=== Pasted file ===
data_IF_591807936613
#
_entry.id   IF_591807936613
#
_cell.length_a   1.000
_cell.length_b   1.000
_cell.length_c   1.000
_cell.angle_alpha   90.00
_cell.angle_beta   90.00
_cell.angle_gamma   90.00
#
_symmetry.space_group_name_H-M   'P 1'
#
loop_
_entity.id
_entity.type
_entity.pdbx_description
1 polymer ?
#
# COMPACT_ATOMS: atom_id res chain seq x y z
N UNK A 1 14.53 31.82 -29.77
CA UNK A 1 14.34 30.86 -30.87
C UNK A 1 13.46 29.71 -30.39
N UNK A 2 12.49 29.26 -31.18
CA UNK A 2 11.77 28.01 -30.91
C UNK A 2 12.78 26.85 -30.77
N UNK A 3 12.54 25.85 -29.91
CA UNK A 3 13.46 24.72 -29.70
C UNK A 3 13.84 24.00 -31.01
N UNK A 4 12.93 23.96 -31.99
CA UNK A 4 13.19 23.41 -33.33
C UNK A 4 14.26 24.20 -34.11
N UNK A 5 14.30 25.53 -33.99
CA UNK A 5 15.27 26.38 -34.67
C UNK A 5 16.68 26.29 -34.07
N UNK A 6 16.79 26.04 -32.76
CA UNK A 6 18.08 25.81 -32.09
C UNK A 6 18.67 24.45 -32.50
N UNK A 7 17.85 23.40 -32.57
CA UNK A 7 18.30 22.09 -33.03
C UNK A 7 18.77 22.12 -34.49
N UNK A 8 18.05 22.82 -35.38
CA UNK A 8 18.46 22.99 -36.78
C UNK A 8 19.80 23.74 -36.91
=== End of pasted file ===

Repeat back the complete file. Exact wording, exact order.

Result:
data_IF_591807936613
#
_entry.id   IF_591807936613
#
_cell.length_a   1.000
_cell.length_b   1.000
_cell.length_c   1.000
_cell.angle_alpha   90.00
_cell.angle_beta   90.00
_cell.angle_gamma   90.00
#
_symmetry.space_group_name_H-M   'P 1'
#
loop_
_entity.id
_entity.type
_entity.pdbx_description
1 polymer ?
#
# COMPACT_ATOMS: atom_id res chain seq x y z
N UNK A 1 14.53 31.82 -29.77
CA UNK A 1 14.34 30.86 -30.87
C UNK A 1 13.46 29.71 -30.39
N UNK A 2 12.49 29.26 -31.18
CA UNK A 2 11.77 28.01 -30.91
C UNK A 2 12.78 26.85 -30.77
N UNK A 3 12.54 25.85 -29.91
CA UNK A 3 13.46 24.72 -29.70
C UNK A 3 13.84 24.00 -31.01
N UNK A 4 12.93 23.96 -31.99
CA UNK A 4 13.19 23.41 -33.33
C UNK A 4 14.26 24.20 -34.11
N UNK A 5 14.30 25.53 -33.99
CA UNK A 5 15.27 26.38 -34.67
C UNK A 5 16.68 26.29 -34.07
N UNK A 6 16.79 26.04 -32.76
CA UNK A 6 18.08 25.81 -32.09
C UNK A 6 18.67 24.45 -32.50
N UNK A 7 17.85 23.40 -32.57
CA UNK A 7 18.30 22.09 -33.03
C UNK A 7 18.77 22.12 -34.49
N UNK A 8 18.05 22.82 -35.38
CA UNK A 8 18.46 22.99 -36.78
C UNK A 8 19.80 23.74 -36.91